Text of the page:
The first two chapters of the book are devoted to the presentation of basic conceptual materials. In the first of these we give a short account of the central ideas and their interconnections. A few exercises are included, but the need for an overall understanding of the terrain calls for a relatively speedy exposition of many critical topics: propositions and arguments, deduction and induction, validity and truth, and so on, without lengthy exercise sets. In the following chapter we address the complexities to which these central ideas quickly give rise: the techniques of argument analysis, the problems of recognizing arguments, incompletely stated arguments, intertwined and cascading arguments, and so on. This division, we believe, achieves the happiest result, allowing the instructor to introduce assorted fundamental concepts without delay at the outset, and subsequently to explore their ramifications and to work with the exercises that enrich this first account. For the twelfth edition, the text's organization retains three main parts, but each part is now separated into two sections (A & B), to help clarify the arrangement of material. Additionally, by breaking out the first two chapters of the text, the twelfth edition numbers 15 chapters.
2. Classification of Informal Fallacies
The classification of informal fallacies has been a matter much discussed among logicians, many different classifications having been proposed over the years. Our extended treatment of this matter in chapter 5 of the present edition, has been adjusted to reflect what we now conclude is the classification most helpful to students. Where previously we had distinguished three clusters of informal fallacies—those of relevance, of presumption, and of ambiguity, we add now a fourth category, fallacies of defective induction, which are also appropriately distinguished and grouped. This schematism must be qualified throughout by the realization that much depends, in almost every case, on context and interpretation. There is no one right way to classify these very slippery fish; no pattern of inclusion or exclusion satisfies everyone. Nor is it the case, for many mistakes in reasoning, that there is only one right category to which that mistake may be assigned. We try here to achieve reasonable sophistication in analysis, with more clarity and more modesty.
3. Inclusion of Indirect Proofs
Some of our colleagues have thought it a deficiency of our earlier editions that in presenting the deductive methods of modern logic, the method of indirect proof had been omitted. The study of symbolic logic only begins with the materials in this book, of course, and we have deliberately refrained from introducing methods (including conditional proofs) likely to prove burdensome but not very useful to the student in an introductory course in logic. We have been persuaded, however, that some techniques going beyond the standard method of formal proof by natural deduction are indeed useful to the introductory student, and are straightforward enough to be digestible. Therefore we have introduced in Chapter 10 (now renamed Methods of Deduction) a separate short section on the method of indirect proof, and another section on the shorter truth table method of proof. Either of these sections, or both, may be conveniently omitted by instructors who find them inappropriate for their students.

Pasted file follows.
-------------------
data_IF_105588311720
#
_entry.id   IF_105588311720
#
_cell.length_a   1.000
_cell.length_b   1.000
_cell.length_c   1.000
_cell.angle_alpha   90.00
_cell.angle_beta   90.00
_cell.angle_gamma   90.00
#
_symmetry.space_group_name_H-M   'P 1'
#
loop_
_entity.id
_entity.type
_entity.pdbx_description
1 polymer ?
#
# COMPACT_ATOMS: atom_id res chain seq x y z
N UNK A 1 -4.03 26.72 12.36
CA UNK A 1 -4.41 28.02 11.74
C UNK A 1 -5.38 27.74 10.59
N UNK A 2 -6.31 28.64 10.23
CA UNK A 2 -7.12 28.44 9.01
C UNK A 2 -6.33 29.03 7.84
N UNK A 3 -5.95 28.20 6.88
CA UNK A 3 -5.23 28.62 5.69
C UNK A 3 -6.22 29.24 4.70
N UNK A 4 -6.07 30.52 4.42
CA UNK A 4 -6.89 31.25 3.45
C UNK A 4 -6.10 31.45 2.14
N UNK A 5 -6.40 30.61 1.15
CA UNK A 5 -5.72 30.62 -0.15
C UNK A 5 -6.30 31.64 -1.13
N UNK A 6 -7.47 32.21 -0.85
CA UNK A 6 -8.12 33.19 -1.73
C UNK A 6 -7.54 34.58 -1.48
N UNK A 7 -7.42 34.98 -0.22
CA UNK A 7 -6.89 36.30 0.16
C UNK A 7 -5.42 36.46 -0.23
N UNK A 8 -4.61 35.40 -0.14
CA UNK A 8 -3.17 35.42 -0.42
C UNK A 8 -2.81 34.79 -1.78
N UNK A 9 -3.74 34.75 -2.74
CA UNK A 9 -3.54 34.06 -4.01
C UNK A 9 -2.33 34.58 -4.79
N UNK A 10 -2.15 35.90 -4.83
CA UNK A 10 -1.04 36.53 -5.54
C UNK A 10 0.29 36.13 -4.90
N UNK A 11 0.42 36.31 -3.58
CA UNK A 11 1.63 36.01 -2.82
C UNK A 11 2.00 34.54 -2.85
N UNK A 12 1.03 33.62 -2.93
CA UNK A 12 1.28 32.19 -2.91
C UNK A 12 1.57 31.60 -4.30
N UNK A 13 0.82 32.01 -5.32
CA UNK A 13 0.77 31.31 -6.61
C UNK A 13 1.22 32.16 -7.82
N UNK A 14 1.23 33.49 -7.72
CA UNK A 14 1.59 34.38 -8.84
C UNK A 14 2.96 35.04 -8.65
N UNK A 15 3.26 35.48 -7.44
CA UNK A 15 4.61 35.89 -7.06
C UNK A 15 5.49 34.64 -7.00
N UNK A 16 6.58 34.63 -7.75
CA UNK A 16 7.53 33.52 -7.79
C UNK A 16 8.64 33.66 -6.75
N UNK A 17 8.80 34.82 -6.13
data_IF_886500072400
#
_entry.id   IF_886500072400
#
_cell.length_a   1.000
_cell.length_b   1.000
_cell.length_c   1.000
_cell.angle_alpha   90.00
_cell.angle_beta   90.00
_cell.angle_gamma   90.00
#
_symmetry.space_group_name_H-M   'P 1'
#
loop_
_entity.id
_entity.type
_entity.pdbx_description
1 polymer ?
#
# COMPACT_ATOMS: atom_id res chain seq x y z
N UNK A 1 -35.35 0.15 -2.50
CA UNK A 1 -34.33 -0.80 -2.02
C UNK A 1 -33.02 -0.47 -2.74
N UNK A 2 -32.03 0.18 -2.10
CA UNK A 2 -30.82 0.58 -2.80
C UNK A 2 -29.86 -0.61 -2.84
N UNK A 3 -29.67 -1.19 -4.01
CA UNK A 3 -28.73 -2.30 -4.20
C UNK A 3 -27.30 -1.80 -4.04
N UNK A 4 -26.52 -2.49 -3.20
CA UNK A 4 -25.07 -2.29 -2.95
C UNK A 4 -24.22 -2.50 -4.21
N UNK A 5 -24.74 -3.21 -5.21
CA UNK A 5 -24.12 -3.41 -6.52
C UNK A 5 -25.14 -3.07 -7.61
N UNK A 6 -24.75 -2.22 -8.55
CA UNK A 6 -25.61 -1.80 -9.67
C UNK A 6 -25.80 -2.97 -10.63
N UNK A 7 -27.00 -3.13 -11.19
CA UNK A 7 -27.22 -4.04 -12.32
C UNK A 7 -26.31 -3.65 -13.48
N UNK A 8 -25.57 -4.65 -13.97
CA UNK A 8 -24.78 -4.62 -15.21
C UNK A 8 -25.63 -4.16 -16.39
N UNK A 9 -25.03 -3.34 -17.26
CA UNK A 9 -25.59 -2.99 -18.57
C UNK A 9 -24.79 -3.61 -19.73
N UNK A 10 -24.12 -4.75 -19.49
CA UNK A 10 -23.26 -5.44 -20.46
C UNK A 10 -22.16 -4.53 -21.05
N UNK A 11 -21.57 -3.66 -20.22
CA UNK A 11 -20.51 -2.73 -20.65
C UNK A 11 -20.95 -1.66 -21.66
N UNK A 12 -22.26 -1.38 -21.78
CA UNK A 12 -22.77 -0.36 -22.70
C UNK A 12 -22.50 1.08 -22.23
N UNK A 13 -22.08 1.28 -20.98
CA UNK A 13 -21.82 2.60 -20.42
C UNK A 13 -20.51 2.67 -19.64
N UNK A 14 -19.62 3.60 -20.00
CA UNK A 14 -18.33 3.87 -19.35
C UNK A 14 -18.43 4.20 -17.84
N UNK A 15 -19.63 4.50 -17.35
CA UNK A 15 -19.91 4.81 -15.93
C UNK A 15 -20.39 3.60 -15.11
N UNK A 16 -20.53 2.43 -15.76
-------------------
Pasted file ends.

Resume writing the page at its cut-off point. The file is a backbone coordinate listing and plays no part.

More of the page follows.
4. Science and Logic
From instructors who use this book we have received many helpful suggestions regarding the formulation of the logical issues presented on the hypothetico-deductive methods of science in what is now Chapter 14. There are so many intriguing possibilities in this realm, so many inviting complexities, that we have in the past been tempted to include more than is called for in an introductory text. In this edition we pare this down, compressing the account of evaluating scientific explanations, but enriching the larger account by presenting, in very short compass, the outlines of some of the most beautiful scientific investigations. This latter account, however fascinating, is necessarily historical, but it is complemented by the more extended analysis of the modern quest for the structure of DNA, whose importance has been underscored by the recent completion of the mapping of the human genome.
5. Additional Changes to the Twelfth Edition
We continue to search for, and to include, a wealth of exemplary materials from contemporary journals and periodicals—from Science and The New England Journal of Medicine, from decisions of appellate courts and from The New York Times—and from whatever source may offer the illustrations and exercises that have enabled Introduction to Logic to contribute to intellectual enrichment which goes beyond the realm of the strictly logical. It was deeply satisfying to us to encounter, among the remarks of one of the reviewers of Introduction to Logic, the observation that for his students the book had served, in itself, as one sort of liberal education. We have aimed for that. To advance this objective, the exercise sets in the early chapters of this edition, and also in the later chapters dealing with inductive logic, have been rejuvenated. It is important for students of logic to grasp, and to feel, the impact of reasoning on matters of genuine concern to them. In those sections of the book dealing with modern deductive logic, on the other hand, where exercise sets consist mainly of problems of a symbolic nature, there is no good reason to change them since they have served well as study materials. Those exercise sets, therefore, remain largely as they have been.
In selecting real-life illustrations of arguments good and bad, we try hard to avoid all partisanship. We have greatly benefited from the contributions of our users, for which we are truly appreciative. Here again we issue a standing invitation to all to send us the materials—examples, cartoons, illustrative quotations and suggestions of every sort—which we will certainly acknowledge, and which are sur...